Why Do We Need Global Institutional Reform? Some Critical Observations on Global Moral Responsibility

Public Reason 7 (1-2) (2015)
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Abstract

What is the justification or the ground of responsibility involved by global justice through global institutional reform? In other words, even if global justice seems to be defined as a specific aim given by what we normally think to be right or just solutions to the global human problems, this does not preclude the necessity of taking into account the difficulties and questions the operational level of global justice raises, institutionally and organizationally speaking. The cultural constraints, the diversity and the nature of problems and so on and so forth, concerning the legitimacy and, also, the social impact of the adopted solutions, are another type of difficulties. My interest here is to analyse the reasons or grounds of the global modalities for solving problems of global justice. The reasons for this enterprise are twofold and, in my opinion, inevitably interconnected: on the one side, the fact that globalization of justice is by itself a difficult concept, and on the other side, that the understanding of global justice rather in an Occidental or democrat liberal way brings specific difficulties both of conceptual and operational nature, requiring further confrontations with other desiderata or other comprehensive doctrines and starting from this, consistent critical analyses.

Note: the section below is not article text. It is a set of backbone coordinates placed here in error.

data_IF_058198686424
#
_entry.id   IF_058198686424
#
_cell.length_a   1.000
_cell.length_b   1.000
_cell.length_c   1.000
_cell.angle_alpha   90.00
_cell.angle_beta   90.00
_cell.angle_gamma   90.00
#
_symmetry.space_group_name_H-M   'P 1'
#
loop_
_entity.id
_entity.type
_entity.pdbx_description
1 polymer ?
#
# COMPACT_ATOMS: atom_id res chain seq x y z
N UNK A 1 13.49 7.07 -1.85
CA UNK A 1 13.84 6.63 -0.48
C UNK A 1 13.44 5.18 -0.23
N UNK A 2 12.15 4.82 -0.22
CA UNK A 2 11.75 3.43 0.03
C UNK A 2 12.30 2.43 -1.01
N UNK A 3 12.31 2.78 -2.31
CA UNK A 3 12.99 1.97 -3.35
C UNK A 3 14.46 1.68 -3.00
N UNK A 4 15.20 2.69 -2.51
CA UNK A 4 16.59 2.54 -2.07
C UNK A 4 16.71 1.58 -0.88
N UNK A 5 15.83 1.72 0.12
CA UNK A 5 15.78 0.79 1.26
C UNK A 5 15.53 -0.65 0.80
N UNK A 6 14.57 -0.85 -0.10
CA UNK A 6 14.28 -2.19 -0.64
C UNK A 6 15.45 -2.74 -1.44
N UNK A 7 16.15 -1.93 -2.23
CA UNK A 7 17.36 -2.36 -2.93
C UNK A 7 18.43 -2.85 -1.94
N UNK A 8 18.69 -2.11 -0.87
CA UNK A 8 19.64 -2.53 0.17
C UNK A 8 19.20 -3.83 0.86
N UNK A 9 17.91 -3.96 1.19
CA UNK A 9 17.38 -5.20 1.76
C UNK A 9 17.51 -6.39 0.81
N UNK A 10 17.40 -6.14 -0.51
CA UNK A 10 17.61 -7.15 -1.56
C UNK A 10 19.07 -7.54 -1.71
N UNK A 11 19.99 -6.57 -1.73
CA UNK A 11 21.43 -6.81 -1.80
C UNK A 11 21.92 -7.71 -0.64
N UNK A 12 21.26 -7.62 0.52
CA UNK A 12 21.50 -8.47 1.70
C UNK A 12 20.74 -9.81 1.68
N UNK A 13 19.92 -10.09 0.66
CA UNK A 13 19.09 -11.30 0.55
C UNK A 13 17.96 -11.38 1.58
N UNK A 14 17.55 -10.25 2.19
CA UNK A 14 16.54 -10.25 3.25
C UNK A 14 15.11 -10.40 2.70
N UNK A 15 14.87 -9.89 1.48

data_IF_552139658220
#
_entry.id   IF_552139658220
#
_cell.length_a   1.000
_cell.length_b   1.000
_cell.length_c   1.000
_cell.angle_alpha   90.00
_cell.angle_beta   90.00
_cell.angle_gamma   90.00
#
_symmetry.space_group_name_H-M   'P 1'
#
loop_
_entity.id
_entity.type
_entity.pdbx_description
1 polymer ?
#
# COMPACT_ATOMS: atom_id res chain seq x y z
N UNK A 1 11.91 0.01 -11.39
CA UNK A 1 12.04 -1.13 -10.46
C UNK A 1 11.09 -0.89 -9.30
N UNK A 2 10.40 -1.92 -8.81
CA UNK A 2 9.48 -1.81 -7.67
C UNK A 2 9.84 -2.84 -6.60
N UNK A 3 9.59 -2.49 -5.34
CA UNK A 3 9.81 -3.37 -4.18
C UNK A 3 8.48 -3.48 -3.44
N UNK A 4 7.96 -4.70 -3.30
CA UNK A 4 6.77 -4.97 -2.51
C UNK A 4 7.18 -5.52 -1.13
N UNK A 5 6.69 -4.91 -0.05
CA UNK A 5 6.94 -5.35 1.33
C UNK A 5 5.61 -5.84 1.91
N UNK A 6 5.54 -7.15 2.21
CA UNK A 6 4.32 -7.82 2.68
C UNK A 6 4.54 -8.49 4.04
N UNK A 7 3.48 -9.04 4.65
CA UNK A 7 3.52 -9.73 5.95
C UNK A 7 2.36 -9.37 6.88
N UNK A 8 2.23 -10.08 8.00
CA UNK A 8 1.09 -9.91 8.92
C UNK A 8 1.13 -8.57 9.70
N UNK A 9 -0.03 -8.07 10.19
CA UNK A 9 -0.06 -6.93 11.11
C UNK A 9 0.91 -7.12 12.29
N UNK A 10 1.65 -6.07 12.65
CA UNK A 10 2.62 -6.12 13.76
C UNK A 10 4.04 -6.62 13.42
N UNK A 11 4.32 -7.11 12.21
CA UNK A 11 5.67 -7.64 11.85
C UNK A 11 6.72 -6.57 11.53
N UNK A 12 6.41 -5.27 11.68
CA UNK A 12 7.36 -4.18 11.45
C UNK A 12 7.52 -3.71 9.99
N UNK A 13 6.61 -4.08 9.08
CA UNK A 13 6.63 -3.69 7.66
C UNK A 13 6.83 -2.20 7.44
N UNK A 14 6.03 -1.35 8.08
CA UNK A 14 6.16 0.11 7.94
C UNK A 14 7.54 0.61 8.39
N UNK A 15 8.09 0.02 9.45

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Dorina Patrunsu
University of Bucharest

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Famine, affluence, and morality.Peter Singer - 1972 - Philosophy and Public Affairs 1 (3):229-243.
Unfit for the Future: The Need for Moral Enhancement.Ingmar Persson & Julian Savulescu - 2012 - Oxford, GB: Oxford University Press UK. Edited by Julian Savulescu.
World Poverty and Human Rights.Thomas Pogge - 2002 - Ethics and International Affairs 19 (1):1-7.

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